**Disclaimer : Maybe Premier was having a bad day. I'll give him the benefit of the doubt. But this is my story and I'm sticking to it, motherfucker**
Another throwback. I’ll catch up with myself eventually.
I’ve always been a Premo fan. Always. Anyone who values Hip Hop music on any level should be. He’s one half of Gangstarr for god’s sake. There are so many absolute classics under his belt for so many different artists (can anyone say THIS - http://en.wikipedia.org/wiki/DJ_Premier_production_discography ? I mean, for fuck’s sake) that sometimes the discography itself defies belief. Although these days, in certain circles, I have heard Premier being berated or discussed in patronising tones for being the architect of the original sample-chopping, scratch-chorus ‘Boom Bap’ sound (mainly by trap happy twats in their early to mid twenties or insecure former piano-looping producers in their late twenties – ironic, seeing as in many cases he was the very person who inspired them to produce in the first place), you simply can not deny the guy’s status as one of the all time greats.
So, it was with great pleasure that I was informed that I was to be hosting Statik Selektah alongside DJ Premier at the Concorde 2 in Brighton on the 7th Day of the 3rd Month of our Two Thousandth and Thirteenth Year (anno domini). It was with a certain amount of trepidation that I approached this newly appointed duty; it had been some time since I’d hosted a gig at the Concorde and, more importantly, I was somewhat unconvinced by how successful two DJs would be performing at the Concorde 2, a venue renowned (much like the Prince Albert) for playing host to exciting live bands and energetic performers to be watched and enjoyed, as opposed to static DJs (no pun intended) playing music to dance to. When the DJ is a focal point 10 feet above the crowd at the end of a long room where everyone is facing in the same direction, dancing is pretty much off the menu. Everyone is standing there looking directly forwards waiting to see someone that, essentially, is going to stand there and do little but talk with their hands. But what the FUCK do I know?
You know how these stories start by now. I get there with Neil B, we proceed to rape the rider (Red Stripe – again – a quick way to put yourself into an early spiral of deceit) and start fucking around on stage on the decks and the mic respectively. I do remember remarking to a number of people, myself included, how drunk I was on this particular occasion; it was an early show, doors at 7.30pm, so by the time you hit 9pm you’re already battered and wondering how in the fuck you’re going to survive the next 90 minutes, let alone be verbose, engaging and entertaining for a crowd of 600+ punters whilst operating on a skin full of Jamaican chemicals (read into that as you will). Still, I’m a god damned professional, so it was on with the show.
And it’s lucky that I am god damned professional, because trying to get the show moving was far from plain sailing. Far from just fulfilling my duties as host and compere it is usually the case that I get roped into some form of stage management, artist liaison and other such undertakings, which may sound important and glamorous but basically means that I'm the whipping boy for some other poor twat who is so stressed by the nonchalant attitude of so many performers when it comes to set times that they need some other poor twat to shift some of the stress onto. That’s where I come in. Fair do’s I’m usually so wasted by this point that it’s no issue for me to lend a hand but things would be far more agreeable if I could just get on my wave and just do the job that I’m there to do (which nine times out of ten I’m NOT getting paid for). Anyway, as usual, I digress.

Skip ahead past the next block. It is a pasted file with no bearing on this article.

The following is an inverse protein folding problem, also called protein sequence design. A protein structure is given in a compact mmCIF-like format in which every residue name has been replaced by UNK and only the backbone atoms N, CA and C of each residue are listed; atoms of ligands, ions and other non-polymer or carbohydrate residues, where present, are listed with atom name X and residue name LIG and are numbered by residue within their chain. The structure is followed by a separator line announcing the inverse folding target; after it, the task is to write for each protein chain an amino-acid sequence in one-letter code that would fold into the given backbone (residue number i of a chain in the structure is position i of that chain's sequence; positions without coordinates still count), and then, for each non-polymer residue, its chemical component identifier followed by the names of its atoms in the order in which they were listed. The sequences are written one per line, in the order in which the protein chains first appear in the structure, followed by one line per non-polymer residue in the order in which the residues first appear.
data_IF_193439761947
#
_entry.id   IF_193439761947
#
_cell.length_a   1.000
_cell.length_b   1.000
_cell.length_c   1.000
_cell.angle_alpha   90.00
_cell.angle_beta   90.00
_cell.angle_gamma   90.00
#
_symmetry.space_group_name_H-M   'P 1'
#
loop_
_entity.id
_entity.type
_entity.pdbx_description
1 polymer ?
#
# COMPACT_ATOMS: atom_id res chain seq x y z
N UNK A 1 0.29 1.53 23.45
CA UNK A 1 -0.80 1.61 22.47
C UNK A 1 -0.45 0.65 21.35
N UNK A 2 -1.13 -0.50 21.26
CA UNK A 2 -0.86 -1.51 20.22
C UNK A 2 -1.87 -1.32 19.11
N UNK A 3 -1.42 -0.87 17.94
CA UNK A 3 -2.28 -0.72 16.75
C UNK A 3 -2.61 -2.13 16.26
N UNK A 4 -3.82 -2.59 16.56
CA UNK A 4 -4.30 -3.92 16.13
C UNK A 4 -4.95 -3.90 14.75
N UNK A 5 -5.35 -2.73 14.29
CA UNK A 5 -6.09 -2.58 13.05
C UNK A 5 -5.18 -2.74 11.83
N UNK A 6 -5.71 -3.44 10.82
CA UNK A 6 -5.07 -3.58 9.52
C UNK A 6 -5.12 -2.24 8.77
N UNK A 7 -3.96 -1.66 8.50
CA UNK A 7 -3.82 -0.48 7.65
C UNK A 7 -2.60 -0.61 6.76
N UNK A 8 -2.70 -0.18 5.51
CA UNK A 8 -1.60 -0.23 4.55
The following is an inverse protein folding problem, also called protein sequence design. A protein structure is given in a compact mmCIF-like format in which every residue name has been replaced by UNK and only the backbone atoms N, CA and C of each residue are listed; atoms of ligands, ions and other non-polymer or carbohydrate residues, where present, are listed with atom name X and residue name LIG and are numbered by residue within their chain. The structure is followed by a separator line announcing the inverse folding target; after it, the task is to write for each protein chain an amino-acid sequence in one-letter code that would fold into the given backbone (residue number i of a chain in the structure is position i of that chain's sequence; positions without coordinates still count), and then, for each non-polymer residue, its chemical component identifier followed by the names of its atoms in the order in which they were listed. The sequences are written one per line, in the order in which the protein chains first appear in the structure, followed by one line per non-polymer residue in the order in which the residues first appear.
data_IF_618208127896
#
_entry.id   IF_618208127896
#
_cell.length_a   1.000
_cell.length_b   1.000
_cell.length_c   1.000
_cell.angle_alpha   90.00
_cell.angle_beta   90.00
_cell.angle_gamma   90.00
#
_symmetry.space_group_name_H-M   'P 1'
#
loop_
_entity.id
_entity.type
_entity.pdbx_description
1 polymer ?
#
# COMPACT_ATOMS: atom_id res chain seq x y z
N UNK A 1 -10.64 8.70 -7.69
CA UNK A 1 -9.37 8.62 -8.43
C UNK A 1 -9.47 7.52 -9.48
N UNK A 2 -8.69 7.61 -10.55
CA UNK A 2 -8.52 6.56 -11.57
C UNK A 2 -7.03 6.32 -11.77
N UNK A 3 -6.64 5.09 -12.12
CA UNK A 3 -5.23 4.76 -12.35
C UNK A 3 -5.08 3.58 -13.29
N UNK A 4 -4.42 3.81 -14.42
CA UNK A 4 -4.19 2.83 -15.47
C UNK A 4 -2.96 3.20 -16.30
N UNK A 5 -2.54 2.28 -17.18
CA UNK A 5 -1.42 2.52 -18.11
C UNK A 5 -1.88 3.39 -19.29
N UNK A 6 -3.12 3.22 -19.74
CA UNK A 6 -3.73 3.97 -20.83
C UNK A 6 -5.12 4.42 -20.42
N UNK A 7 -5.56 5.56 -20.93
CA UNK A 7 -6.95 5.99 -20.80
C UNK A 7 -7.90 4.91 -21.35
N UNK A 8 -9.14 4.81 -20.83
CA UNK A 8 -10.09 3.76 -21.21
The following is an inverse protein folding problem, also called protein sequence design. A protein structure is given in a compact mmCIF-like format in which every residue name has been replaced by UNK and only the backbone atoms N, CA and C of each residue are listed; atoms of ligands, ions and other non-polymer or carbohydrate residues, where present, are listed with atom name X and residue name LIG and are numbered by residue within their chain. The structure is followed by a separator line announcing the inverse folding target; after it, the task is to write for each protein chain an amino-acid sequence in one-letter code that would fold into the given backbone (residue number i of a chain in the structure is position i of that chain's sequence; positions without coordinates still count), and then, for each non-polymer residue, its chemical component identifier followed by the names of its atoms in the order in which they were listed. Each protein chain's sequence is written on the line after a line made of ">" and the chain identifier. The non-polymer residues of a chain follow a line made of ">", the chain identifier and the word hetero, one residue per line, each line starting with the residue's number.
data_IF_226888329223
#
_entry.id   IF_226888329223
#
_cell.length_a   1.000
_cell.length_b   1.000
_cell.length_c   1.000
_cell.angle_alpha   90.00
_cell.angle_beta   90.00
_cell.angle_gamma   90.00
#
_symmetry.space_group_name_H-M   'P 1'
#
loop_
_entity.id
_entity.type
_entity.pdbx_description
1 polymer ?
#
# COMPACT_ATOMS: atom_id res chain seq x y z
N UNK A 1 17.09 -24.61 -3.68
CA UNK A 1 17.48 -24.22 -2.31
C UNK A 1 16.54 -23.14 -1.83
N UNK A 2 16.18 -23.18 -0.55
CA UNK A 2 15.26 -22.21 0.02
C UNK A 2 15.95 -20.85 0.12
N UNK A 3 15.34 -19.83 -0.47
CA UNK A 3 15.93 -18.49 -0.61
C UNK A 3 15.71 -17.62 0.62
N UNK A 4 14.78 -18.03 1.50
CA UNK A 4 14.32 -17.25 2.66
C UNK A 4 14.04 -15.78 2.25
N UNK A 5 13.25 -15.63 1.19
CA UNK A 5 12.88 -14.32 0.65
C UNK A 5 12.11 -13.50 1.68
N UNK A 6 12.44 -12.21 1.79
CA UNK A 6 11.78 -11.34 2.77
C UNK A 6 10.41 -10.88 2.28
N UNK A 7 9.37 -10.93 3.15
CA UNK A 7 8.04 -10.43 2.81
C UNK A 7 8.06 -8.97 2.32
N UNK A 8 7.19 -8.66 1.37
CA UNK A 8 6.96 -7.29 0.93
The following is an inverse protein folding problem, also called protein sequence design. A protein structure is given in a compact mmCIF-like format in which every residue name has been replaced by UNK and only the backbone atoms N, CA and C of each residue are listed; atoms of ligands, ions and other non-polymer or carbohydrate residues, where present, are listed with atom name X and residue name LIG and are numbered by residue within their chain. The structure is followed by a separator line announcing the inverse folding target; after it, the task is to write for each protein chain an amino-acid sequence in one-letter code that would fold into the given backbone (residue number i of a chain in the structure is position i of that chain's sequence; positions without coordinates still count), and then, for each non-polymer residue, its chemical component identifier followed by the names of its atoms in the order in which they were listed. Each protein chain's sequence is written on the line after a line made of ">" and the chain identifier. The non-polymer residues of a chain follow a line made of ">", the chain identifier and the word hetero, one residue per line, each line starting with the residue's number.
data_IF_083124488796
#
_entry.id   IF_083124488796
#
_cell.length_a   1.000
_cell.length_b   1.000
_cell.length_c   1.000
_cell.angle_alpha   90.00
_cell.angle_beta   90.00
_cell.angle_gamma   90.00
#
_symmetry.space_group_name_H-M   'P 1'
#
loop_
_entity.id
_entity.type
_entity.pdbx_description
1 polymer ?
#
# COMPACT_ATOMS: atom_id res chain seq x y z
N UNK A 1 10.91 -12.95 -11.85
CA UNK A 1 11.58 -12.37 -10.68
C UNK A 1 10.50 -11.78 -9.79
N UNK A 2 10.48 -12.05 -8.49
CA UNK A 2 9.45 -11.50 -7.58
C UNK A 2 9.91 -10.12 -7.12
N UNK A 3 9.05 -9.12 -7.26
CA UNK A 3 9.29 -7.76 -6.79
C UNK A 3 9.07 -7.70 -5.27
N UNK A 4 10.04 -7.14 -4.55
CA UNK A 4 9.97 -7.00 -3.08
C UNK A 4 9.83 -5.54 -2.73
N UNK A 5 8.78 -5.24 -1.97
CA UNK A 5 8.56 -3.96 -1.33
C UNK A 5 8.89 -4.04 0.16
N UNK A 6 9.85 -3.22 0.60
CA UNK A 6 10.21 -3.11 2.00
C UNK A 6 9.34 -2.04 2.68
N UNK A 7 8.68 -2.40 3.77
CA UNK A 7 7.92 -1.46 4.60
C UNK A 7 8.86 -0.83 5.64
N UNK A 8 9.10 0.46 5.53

The venue was open 7pm – 11pm with a strict ‘music off’ policy at 11pm sharp. Statik Selektah got on at 9pm on the dot and played what I would consider to be a near perfect set, deftly switching between classic joint after classic joint (sometimes a little too quickly, but beggars can’t be choosers) whilst doing his best DJ Clue impression by screaming inane banter over a stand mounted microphone. Great set, but as mentioned earlier, when 600 people are all packed into a room, standing still and all facing in the same direction whilst not dancing to any of the aforementioned classic music, the effect or intention of such endeavours is somewhat lost in the situational circumstance.
|I thought that Statik Selektah looked a bit like the guy with the little arms in Sin City|
I’m on the stage for a bit bobbing around to the set, popping backstage, grabbing a beer, popping back onto the stage, doing the do. During my travels during this 60 minute period the one constant seemed to be everyone backstage (including stage manager, club manager and everyone in between) all asking the same question – “Where the fuck is DJ Premier?”
The answer to this repeatedly asked question did eventually materialise via a random chick that some people were referring to as his tour manager, although I have a sneaking suspicion that she was actually just some sort of on-the-road jump off with an inflated sense of self worth and importance because she was in receipt of the D from a particularly famous Hip Hop producer and DJ. She was a personal assistant at best; that is, she was personally assisting Premo in guiding his D into her mouth (zing!). After a number of frenzied phone calls and numerous mono-syllabic conversations with the lady in question, the official stance on the situation was that A BOTTLE OF PROSECCO HAD BEEN LEFT OFF OF PREMIER’S RIDER REQUEST AND HE WAS REFUSING TO LEAVE THE HOTEL UNTIL SAID BOTTLE OF PROSECCO WAS PRESENT AND CORRECT IN HIS DRESSING ROOM. Don’t say anything. I know.
Cue one of the promoters (big up Henry) bolting out of the Concorde (which, in Brighton’s relatively confined geographical landscape, is in the middle of fucking nowhere) to head to the nearest offy to pick up said bottle of booze (and for who, exactly? For Premier? Yeah fucking right) so he could place it with the rest of the lavishly extensive spread so he would finally grace us and the 650 odd other people in the venue with his illustrious presence to do what he was there to do – play decent records. Unfortunately, things didn’t work out entirely as planned.